Hi Rob, Sounds like a great itinerary for you and your family and I have a feeling the weather will treat you well also! Fingers crossed. With regards to purchasing tickets, I would definitely recommend buying in advance some of the day trips as these will fill up, and also you can change your date if you need to (or cancel up to 24 hours in advance) without charge - at least that's what this company do: http://www.sightseeingtourslondon.co.uk. Everything sounds do-able, Wednesday is all in the same area and the London Eye is only a 20 minute ride so you should have plenty of time to see the museum. I am not aware of London Underground giving kids free travel, but if they do that's great! Can you send the link over also - as that would be great to see! Have a great time! Chris

Posted by Ron
southwest, Missouri, U.S.A.
1359 posts

Hello Rob. I recommend : reserve your tickets for London Eye in advance (before you travel to England). And reserve your tickets for the Royal Jewels at the Tower of London in advance, if that is possible. I advise travelers : after the overnight flight from the United States, do not expect to do any sightseeing that day. It is likely that you will feel very tired and miserable and stressed when you arrive in London. I suggest these changes to your London Itinerary : Monday or Tuesday : Go on the London Eye. Wednesday : add St. Paul's cathedral and Museum of London. You can walk to both from the St. Paul's "Tube" station. Delete Thames River boat ride and London Eye and Victoria & Albert Museum.
Friday : Go to the Science Museum instead of Natural History Museum.

Posted by Chani
Tel Aviv
3505 posts

I can't think what would interest little girls at the British Museum. At the V&A, if you enter from the tube station, there's the costume room first thing on your right, with fashions for the last 300-400 years, including some undergarments. On Fridays at 2 p.m. there's a 1-hour theatre tour that includes puppets and costumes from the Lion King. The Museum of London might be a good choice. The problem with the London Eye is that in inclement weather (and what are the chances of that in London?!!??!!), it's hardly worth going. You just can't know in advance. But if you don't have tickets, the wait is long. There are two other places I can think of offhand for seeing London from the air - climb up to the dome of St. Paul's or go to the new Shard building's observation deck.

Posted by Kathy
Burbank, CA
9 posts

While this sounds like a very interesting and doable itinerary, it does not sound very appealing to either a 5 or 7 year old girl. It sounds like the girls are into castles and princesses and other royal things. I suggest Hampton Court which has more interactive things for children to do and see, a palace that has two different eras represented,lovely gardens, and the Maze. Give thought to planning more time at the Natural History Museum and the adjacent Science Museum if the interest is there. V&A is worth the time and I am hearing grand things about the V&A Museum of Childhood, doll houses and miniatures. I think Matilda and Charlie and the Chocolate Factory are on stage when you will be there, give those a thought; be sure to check when the theatre is dark as days are different from those in the US. St Martin in The Fields has free weekday afternoon concerts since you'll be in the area.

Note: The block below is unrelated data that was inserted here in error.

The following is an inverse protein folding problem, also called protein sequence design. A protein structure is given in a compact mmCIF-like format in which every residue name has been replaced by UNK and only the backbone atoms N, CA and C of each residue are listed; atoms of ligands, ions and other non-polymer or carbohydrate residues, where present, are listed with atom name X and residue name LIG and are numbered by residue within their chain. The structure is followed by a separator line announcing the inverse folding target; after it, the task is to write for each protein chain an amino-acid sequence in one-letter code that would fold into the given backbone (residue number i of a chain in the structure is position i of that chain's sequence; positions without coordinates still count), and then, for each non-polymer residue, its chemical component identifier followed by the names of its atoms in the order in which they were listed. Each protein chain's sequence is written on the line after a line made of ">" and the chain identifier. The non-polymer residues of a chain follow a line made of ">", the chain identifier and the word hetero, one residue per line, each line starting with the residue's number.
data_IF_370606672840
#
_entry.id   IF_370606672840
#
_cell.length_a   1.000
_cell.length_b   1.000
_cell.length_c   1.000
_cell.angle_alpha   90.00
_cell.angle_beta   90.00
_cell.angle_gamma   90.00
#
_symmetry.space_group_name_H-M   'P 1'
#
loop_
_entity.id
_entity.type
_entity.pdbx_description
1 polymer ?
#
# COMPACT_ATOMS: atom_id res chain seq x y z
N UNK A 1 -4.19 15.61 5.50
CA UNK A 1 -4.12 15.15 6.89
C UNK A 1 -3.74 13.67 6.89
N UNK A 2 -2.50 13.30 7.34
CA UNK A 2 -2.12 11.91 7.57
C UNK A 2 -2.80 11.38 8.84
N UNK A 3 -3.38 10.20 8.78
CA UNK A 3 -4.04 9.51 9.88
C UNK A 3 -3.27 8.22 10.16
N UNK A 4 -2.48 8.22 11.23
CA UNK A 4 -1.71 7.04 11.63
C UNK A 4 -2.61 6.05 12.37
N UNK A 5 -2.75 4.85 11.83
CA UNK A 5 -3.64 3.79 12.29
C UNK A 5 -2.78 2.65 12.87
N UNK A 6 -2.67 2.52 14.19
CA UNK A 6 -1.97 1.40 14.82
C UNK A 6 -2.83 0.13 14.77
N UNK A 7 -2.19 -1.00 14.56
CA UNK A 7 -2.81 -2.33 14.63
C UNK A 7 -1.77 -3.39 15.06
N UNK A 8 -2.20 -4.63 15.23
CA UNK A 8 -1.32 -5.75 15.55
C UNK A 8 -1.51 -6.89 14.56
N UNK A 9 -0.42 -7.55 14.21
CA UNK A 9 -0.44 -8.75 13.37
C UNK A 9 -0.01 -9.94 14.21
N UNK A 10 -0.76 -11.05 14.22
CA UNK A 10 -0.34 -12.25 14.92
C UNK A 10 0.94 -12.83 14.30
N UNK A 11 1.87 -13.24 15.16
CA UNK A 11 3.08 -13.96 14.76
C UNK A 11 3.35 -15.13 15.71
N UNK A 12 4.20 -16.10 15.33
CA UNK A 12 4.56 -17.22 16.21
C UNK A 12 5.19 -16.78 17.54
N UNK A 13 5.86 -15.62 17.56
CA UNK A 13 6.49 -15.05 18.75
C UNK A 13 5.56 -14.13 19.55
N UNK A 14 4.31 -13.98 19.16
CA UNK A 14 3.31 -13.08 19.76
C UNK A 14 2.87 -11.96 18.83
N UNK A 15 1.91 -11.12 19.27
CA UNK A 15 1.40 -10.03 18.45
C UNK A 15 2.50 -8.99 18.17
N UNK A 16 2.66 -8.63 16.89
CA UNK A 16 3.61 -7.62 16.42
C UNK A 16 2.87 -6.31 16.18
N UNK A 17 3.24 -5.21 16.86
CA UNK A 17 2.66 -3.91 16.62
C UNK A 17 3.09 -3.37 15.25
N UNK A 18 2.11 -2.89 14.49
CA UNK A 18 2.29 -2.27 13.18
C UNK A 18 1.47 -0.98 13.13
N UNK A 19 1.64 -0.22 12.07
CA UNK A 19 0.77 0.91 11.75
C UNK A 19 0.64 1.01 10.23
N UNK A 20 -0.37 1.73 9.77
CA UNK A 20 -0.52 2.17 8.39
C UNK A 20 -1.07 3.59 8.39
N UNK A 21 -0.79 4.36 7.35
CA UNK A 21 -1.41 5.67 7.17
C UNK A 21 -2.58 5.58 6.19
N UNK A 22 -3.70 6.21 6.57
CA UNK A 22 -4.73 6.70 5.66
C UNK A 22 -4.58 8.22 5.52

Posted by Cynthia
Gig Harbor, Washington, USA
1202 posts

Another place for a "bird's eye" view is the bell tower of Westminster CATHEDRAL (not the same building as the abbey, although it is in the same area). It was on our list of "add-ons" last April - we didn't get there because we were invited to visit friends in Hastings - but it sounds like the view is good and the price for the elevator ride is very reasonable....Not sure if I would take young children up into the dome of St. Paul's - we went up there many years ago and I remember feeling the railing wasn't high enough, but I do have some fear of heights...We did the London Eye in April, sans reservations - the lines were over an hour long even in the shoulder season.....Definitely schedule time for the Victoria and Albert - lots of variety so the girls shouldn't get bored with it....You might enjoy the Thames cruise from near Parliament to Greenwich instead of the shorter one....Green Park is excellent for open space to run off a bit of excess energy.

Posted by Nan
Providence
10 posts

I like your itinerary. I have a couple of suggestions: It might be better to go to the Princess Diana Playground and have tea at the Orangery on the same day as they are very close to each other and will avoid backtracking. When you say that you are planning to get Zone 1 and 2 seven-day travel cards, do you mean the paper tickets from the train stations instead of Oyster Cards? If so, you can use the 2 for 1 deals at www.daysoutguide.co.uk/2for1-london. Print out the vouchers from the website. You will be able to use the 2 for 1 admission for the Tower of London, the Thames Cruise, the Churchill War Rooms and the London Eye. On my trip, the savings from 2 for 1 deals paid for one of the Travelcards in the end. I don't believe you can use them to reserve tickets in advance, though. The Big Bus Tour is expensive. You might want to look into the Heritage Routemaster Buses. Route 9 includes Kensington High Street - Knightsbridge - Piccadilly - St James Street - Trafalgar Square. Route 15 includes Trafalgar Square - Aldwych - Fleet Street - St Paul's Cathedral - Monument - Tower Hill (for Tower of London). The Travelcard will cover the buses. I also love London Walks. Print out the itinerary and you can pick something if you have the time. The benefit is if the kids get tired, you can just step away from the tour. Regarding the street market, check out the Borough Market. I had read about it, but the actual experience is amazing. www.boroughmarket.org.uk/ Make sure you go straight to the Crown Jewels when you arrive at the Tower of London. Have fun!!